While marriage dates back to biblical times, the institution has undergone a dramatic transformation in the modern era.

What we call marriage today barely resembles its past profile. Formerly, matrimony was about economic sustenance, partnership, companionship, social status, and children.

Today, marriage is considered a romantic arrangement, a commitment between two, equal individuals based on love and trust. Spouses are supposed to be confidantes, friends, and passionate lovers.

There is an expectation that one person will provide what an entire community used to offer. And, for the first time in history, we have linked marital happiness to sexual satisfaction.

Additionally, particularly in the United States, honesty has become conflated with transparency — wholesale sharing — and intimacy requires honesty. Therefore, a secret between two married individuals means the couple lacks long-term love and intimacy.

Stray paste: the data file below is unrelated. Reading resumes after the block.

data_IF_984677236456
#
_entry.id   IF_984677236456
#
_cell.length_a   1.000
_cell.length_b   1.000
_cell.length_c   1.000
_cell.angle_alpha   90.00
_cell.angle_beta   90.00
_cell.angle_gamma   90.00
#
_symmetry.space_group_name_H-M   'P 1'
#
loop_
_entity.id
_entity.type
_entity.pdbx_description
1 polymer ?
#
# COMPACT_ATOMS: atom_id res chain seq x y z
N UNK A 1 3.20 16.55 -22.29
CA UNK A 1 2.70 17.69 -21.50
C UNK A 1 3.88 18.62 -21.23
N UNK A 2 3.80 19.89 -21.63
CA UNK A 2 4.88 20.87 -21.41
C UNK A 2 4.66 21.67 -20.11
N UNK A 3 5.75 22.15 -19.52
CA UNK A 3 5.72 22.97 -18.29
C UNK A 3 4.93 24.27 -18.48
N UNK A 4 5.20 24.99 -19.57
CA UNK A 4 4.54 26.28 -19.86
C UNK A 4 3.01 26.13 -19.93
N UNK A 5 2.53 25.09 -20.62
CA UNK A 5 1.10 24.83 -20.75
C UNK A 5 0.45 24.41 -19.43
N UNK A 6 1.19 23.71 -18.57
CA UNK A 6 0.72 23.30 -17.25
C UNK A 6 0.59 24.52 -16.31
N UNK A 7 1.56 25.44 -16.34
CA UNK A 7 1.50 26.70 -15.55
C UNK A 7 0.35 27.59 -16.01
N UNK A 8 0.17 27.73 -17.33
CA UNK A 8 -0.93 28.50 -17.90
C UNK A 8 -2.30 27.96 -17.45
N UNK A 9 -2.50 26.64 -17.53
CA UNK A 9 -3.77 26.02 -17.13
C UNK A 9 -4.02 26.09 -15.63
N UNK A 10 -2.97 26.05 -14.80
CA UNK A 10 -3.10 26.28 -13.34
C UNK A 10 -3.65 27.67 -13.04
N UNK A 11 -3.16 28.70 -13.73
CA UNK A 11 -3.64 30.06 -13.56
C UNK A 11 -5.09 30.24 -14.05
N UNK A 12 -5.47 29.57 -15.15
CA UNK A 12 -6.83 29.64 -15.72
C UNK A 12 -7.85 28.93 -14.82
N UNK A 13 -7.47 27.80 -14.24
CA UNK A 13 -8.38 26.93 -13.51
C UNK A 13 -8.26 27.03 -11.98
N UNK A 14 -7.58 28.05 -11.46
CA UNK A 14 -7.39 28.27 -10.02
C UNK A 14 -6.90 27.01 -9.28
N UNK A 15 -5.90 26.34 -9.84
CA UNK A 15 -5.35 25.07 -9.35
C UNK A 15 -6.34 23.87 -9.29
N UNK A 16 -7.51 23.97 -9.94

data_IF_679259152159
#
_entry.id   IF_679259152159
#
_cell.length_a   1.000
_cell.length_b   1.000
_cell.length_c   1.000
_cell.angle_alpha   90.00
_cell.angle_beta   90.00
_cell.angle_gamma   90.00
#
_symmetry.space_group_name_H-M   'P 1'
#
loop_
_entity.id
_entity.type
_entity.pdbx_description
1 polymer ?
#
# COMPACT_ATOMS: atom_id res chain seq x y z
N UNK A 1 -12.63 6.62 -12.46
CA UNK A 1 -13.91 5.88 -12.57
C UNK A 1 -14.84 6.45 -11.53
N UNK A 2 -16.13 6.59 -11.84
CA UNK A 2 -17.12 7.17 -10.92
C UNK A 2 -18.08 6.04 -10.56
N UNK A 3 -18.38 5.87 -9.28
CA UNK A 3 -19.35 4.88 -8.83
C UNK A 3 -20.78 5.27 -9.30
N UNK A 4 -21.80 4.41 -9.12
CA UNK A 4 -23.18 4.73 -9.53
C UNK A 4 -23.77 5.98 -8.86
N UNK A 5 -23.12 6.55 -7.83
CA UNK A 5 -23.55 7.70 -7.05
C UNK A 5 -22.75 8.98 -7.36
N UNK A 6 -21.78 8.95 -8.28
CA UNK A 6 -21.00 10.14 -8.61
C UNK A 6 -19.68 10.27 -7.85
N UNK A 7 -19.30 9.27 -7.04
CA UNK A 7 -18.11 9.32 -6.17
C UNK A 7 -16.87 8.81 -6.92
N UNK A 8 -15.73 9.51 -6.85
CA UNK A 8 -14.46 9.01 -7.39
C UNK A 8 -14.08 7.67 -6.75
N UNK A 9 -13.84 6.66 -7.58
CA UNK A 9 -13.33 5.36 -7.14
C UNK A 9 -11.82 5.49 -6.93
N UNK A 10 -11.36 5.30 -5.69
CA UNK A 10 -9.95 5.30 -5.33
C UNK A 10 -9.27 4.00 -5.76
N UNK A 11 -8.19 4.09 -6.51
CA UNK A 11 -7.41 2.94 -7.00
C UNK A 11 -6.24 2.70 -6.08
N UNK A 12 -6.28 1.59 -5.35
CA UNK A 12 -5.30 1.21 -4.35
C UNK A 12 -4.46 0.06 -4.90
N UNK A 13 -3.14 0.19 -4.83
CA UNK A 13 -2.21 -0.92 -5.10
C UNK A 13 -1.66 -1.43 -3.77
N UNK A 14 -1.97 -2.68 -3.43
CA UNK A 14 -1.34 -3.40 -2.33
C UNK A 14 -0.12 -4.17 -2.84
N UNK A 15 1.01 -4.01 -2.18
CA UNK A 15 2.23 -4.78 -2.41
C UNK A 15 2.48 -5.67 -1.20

Secrets are inherently wrong. Intimacy has come to mean “into me see.” It is a concept bathed in self-disclosure, the truthful sharing of our personal and private material.

The underlying belief is that by exposing one’s internal life to another, he/she will feel deeply recognized, known, and able to transcend his/her existential aloneness because he/she matters to at least one person.

Ours is a culture that believes in the ethos of absolute frankness. Anything short of that is equated to wrongdoing.

With this in mind, some of our core beliefs about marriage — the assumptions we make and the values we hold dear — really need to be questioned at a fundamental level. What are some of those assumptions about long-term love and how are they flawed? Let’s take a look.



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